Bad news for Champagne fans—there may be a shortage of your favorite festive fizz, just as we’re entering prime season for celebrating with sparkling wine. You can blame it all on a decrease in French Champagne production due to the pandemic and some crop-damaging weather, coupled with the same supply chain woes that have created hiccups in your holiday shopping. And the import slowdown may impact other favorite sparkling wines, like Cava from Spain and prosecco from Italy, creating a gap in the market.

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Fortunately, with a little strategizing, you can still get your sparkle on this holiday season. Try these tips to make sure there’s plenty of bubbly for toasting from Thanksgiving all the way into 2022.

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Shop for your sparkling wine early

The early bird gets the worm—or in this case, the perfect sparkling wine for your holiday toasting. This might be the year to stock up a little on your favorites, well in advance of New Year’s Eve. “Sparkling wines have a fairly long shelf life—if you have a cool, dark place to keep them, it wouldn’t hurt to stock up,” says Adam Edmonsond, CSW, senior sommelier at The Sommelier Company.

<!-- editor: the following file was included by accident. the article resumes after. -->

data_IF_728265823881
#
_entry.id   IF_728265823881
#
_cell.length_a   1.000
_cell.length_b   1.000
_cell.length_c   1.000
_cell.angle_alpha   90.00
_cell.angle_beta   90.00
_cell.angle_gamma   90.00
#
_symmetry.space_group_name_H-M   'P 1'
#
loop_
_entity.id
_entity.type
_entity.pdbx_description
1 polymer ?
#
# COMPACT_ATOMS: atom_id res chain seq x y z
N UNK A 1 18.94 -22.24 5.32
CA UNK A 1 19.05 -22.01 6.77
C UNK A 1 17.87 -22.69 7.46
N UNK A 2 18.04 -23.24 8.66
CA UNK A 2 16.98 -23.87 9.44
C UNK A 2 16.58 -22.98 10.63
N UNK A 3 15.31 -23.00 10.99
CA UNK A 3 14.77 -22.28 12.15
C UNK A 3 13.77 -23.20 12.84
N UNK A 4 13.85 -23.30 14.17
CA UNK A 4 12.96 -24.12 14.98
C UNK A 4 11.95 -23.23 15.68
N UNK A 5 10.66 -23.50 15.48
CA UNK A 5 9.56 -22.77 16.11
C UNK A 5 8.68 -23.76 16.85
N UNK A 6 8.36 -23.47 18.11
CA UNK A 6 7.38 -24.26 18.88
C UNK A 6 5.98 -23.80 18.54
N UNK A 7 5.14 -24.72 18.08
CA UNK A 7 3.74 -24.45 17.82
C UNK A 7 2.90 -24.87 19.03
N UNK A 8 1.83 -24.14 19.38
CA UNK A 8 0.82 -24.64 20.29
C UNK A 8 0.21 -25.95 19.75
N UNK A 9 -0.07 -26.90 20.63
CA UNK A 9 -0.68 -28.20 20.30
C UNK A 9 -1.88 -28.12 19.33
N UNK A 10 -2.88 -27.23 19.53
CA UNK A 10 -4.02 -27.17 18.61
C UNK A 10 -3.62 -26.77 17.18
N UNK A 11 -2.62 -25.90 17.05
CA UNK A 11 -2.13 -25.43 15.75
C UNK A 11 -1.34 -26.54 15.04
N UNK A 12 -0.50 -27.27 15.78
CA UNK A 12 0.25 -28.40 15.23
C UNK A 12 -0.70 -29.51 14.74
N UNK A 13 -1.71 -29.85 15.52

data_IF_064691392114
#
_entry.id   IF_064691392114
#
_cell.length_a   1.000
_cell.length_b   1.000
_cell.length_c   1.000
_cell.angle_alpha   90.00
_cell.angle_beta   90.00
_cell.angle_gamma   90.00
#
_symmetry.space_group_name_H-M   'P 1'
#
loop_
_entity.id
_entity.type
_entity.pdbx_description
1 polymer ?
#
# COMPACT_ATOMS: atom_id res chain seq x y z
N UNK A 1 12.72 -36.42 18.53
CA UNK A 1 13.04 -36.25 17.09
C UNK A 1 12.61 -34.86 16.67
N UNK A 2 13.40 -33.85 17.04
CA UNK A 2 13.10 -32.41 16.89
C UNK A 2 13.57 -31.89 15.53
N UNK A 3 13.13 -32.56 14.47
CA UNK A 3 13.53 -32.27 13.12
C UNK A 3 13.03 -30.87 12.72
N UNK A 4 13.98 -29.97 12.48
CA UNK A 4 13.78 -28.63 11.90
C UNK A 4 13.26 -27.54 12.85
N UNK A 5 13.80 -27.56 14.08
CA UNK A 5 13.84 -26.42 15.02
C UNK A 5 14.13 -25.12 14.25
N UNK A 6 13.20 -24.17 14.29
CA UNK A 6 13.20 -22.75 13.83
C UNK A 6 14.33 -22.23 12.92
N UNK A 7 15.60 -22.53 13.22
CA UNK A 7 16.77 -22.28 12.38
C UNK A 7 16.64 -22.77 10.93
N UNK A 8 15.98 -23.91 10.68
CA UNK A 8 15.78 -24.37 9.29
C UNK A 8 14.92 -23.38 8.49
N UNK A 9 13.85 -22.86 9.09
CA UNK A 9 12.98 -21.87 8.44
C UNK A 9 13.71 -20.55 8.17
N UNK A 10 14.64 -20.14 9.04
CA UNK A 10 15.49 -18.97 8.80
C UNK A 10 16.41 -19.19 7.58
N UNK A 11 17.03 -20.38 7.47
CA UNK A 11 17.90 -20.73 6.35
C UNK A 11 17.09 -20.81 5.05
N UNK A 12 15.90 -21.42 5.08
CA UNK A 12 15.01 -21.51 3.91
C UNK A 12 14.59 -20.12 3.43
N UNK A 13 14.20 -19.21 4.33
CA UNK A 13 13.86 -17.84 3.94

Think domestic

Get around the sticky import issues with something homegrown. “There are certainly great domestic sparkling wines to explore—including some that are produced in California by famous Champagne houses,” Edmondsond says. “Domaine Carneros, owned by Taittinger, Mumm Napa, and Roederer Estate are three examples that are widely available.”

“For other domestic sparkling wines, try cool-weather regions,” Edmondsond says. He recommends wines from Los Carneros, which straddles the southern parts of Sonoma and Napa counties; the Sonoma Coast along the Pacific Ocean; and the Willamette Valley in Oregon. “Oregon is now a strong global contender as far as pinot noir and chardonnay are concerned, both grapes which are used in sparkling wines,” Edmondsond says.

For east coast wines, Edmondsond recommends sparkling wines from Virginia or the Finger Lakes area in New York.

Opt for less famous sparklers

If your heart’s set on an international wine, opting for lesser-known sparkling wine types could yield a tasty substitute that may have more supply available. “I often recommend the wines from one of the world’s finest little-known places for sparkling wine, Franciacorta in the northern Italian region of Lombardy,” Edmondsond says. “Franciacorta wines were the first in Italy to be required by appellation regulations to be made using the same traditional method as Champagne. You would have to be quite experienced to taste the differences.”

If you want to keep it French, Edmondsond recommends opting for sparkling wine from Alsace (labeled Cremant d’Alsace) wines from Limoux in the Languedoc region, or Vouvray in the Loire Valley.  

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